Welcome to April and hopefully the start of lighter days, warmer weather, and maybe somewhere in the distance, a return to normalcy. For Local Greens to keep our deliveries as normal, please return the reusable bags each week. The soar in demand means that every bag counts in our circulation and it is critical they're returned each week.
Set a calendar or phone reminder for every Thursday to return your bag. Place it by the door or in a conspicuous spot so it is in sight and in mind.
If reminders aren't your strong suit, perhaps bring your own bag when you go to collect. Transfer everything from our bag into yours right then and there, and leave our bag behind so it's ready for next week. If you're at home at the moment and a volunteer is dropping off your bag, set out your old bags for them to take along and return.
We will have to resort to plastic if enough bags are not returned each week, and no one wants that to happen. Please help us help you! Thank you.
Stress takes its normal toll in our lives in the best of times. For the past few weeks, every news report, phone alert or journey outdoors can be enough to send nerves through the roof. If you find yourself on edge, in a panic or swallowed by uncertainty, think about ways you take take a step back, quiet the chatter in your mind, and enjoy a moment of peace.
Cooking and eating are excellent moments to practice mindfulness. These daily necessities can go from chores to cheerful experiences by simply noticing each detail and focusing on the immediate present. Take, for example, preparing and cooking an onion. Does your knife slice through and crunch the skin? When do you notice the pungent scent and does it bring a tingle to your eye? What does the onion-tear feel like welling in your eye or rolling down your cheek? Moving to the stove top, does it sizzle, simmer or pop in the pan? Can you detect the caramel and sweetness coming through as it browns in the heat? Use every sense to make the cooking experience come alive and awaken or refocus your mind.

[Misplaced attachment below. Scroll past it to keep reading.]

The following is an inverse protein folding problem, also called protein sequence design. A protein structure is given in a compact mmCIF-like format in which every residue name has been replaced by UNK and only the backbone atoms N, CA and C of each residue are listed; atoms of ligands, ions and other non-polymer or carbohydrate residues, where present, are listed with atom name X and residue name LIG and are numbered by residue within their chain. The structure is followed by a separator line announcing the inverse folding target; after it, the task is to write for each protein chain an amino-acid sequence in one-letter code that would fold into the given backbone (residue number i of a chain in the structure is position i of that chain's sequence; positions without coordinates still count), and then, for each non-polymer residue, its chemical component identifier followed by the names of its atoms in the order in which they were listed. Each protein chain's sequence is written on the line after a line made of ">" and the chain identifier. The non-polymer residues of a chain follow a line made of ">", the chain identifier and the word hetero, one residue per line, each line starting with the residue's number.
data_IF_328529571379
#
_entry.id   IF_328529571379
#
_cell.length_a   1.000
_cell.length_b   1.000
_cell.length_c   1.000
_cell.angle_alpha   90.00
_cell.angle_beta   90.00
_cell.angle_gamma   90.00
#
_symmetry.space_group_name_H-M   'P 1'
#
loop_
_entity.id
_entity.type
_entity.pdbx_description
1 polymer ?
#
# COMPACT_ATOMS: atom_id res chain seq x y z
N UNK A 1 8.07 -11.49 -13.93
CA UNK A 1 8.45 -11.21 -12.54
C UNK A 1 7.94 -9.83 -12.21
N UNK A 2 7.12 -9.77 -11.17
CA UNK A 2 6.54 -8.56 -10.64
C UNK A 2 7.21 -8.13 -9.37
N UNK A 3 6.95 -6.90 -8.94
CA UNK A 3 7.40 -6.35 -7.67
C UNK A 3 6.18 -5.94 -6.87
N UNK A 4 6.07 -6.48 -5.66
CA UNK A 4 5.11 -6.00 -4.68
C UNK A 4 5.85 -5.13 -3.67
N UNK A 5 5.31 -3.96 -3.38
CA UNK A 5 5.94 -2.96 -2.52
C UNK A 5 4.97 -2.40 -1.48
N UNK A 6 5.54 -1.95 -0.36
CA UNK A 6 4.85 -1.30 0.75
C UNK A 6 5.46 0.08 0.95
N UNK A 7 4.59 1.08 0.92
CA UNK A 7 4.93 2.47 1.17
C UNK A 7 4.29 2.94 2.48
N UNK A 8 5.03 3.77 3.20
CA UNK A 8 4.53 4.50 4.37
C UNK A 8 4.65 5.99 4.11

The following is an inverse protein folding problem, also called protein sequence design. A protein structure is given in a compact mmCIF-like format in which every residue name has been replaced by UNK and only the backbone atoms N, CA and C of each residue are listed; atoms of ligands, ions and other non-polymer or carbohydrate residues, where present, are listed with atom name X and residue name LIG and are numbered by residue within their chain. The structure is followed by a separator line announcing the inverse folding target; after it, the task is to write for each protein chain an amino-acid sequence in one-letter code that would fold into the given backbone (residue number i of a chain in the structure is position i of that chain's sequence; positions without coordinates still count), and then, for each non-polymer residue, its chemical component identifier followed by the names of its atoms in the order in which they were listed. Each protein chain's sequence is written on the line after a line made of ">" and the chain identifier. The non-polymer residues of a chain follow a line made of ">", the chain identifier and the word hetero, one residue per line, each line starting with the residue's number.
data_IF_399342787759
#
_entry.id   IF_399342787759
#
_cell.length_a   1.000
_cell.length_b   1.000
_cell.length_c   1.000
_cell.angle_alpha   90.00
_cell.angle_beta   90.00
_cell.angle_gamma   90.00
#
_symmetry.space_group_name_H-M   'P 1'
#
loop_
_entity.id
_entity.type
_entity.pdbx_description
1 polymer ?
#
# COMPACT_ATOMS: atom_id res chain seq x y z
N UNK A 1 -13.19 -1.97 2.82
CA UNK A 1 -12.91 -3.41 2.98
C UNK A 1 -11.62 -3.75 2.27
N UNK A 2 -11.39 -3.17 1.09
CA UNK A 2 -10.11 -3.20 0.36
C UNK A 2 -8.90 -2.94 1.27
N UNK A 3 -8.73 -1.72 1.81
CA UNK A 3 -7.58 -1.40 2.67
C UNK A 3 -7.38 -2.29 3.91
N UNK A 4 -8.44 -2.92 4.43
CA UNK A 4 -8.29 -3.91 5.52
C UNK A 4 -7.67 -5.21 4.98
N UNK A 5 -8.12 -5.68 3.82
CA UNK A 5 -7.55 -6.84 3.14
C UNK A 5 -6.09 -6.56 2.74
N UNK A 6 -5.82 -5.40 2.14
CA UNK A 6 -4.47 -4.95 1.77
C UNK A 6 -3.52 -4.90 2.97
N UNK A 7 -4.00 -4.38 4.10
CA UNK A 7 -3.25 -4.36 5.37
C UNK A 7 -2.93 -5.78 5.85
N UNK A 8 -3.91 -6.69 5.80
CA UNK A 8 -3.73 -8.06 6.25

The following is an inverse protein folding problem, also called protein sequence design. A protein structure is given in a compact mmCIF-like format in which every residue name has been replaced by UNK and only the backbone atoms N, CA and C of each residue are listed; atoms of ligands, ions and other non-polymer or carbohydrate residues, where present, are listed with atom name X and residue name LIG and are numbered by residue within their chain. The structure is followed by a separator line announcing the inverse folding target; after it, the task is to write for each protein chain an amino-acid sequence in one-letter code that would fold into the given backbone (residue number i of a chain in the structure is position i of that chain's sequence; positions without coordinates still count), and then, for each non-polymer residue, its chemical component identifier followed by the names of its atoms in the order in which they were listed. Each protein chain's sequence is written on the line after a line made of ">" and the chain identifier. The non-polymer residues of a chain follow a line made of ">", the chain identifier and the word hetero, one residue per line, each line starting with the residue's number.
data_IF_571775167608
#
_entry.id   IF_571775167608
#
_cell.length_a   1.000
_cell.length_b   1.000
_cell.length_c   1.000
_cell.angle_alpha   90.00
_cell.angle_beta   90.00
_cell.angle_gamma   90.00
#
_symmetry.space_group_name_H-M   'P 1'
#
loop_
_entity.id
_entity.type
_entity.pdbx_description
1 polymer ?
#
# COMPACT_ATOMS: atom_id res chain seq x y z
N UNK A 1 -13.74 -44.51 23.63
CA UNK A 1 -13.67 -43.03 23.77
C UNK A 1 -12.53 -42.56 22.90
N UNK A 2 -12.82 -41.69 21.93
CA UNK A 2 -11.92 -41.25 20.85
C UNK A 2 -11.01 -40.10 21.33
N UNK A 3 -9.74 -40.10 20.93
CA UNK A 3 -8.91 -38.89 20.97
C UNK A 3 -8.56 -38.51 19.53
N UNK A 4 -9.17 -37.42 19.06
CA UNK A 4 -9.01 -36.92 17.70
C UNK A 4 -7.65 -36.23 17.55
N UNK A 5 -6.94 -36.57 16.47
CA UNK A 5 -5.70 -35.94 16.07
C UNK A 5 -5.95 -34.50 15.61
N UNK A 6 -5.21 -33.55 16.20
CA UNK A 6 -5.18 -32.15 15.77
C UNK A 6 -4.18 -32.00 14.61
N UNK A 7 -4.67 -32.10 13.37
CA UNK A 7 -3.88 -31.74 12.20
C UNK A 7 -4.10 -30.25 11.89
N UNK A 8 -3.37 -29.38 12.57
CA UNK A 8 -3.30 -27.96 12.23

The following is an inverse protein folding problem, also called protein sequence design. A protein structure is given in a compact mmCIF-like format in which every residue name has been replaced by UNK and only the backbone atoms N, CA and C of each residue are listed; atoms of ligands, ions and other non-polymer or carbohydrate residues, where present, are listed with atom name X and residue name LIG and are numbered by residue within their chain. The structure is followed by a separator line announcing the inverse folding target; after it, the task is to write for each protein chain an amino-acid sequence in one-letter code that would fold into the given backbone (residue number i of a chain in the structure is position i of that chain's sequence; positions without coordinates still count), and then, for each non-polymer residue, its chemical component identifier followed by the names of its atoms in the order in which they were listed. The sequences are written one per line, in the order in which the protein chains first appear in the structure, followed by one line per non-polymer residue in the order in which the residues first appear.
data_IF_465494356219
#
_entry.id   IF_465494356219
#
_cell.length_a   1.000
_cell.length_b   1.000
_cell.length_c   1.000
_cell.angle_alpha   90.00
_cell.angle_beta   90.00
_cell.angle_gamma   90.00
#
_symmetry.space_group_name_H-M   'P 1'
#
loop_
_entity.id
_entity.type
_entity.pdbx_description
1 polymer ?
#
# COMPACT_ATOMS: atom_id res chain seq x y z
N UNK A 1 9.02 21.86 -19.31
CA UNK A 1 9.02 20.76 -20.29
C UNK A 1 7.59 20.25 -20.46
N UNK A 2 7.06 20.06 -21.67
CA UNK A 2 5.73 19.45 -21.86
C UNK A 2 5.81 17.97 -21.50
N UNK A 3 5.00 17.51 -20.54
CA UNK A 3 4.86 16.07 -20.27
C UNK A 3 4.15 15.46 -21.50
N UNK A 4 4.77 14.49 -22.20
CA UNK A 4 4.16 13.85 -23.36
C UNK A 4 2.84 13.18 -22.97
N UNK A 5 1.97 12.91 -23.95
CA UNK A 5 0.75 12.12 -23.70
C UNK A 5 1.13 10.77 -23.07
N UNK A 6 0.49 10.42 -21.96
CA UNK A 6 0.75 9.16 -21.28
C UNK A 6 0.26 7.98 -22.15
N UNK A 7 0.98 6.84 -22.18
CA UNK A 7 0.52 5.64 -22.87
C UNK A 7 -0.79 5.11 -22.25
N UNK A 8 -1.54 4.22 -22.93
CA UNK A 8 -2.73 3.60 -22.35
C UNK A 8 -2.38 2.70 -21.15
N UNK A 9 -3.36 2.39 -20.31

Eating can become an incredible experience when you put your mind to it. Before digging in, see the colors on your plate. Is a beetroot really purple, or perhaps burgundy, crimson or mulberry do it more justice? What shades of green can you identify in your leafy greens? Now focus on the smells. Research suggests that 80% of flavours we taste come from what we smell, so take a long, slow breath in. Is it buttery, earthy, zesty, doughy? Scent has a strong correlation to memory as well. Does this remind you of a comforting moment, a favorite holiday or the first time you experienced this food? Finally, the moment you've been building up to - taste it. Where on your tongue do you actually taste your food? Is the texture silky or crumbly; the flavors sharp or sweet? Do you have to chomp down with your molars or rip through with your incisors? The possibilities are endless and it can become an activity the whole family can try before a meal. Challenge yourselves to see who is the best smeller or the best taster, and you may discover a whole new depth to what was once familiar.
If you get really good at mindful eating, you may even experience synesthesia - when one sense becomes interpreted into another sense. This could mean "seeing a flavor" or "feeling a scent". There's a scene from Ratatouille that wonderfully illustrates this phenomenon. Whether you have a minute or an hour to experience your food, the important goal is to experience it fully. Take a moment in the coming days to listen, touch, smell, taste and see, and it could do wonders for your mind as well as your mouth.
For your weekly dose of internet delight, check out these Elvis-loving cockatoos. And try not to be impressed by this family taking musicals to the next level. If you're a fan of either beer or opera, you'll love both even more after watching this video.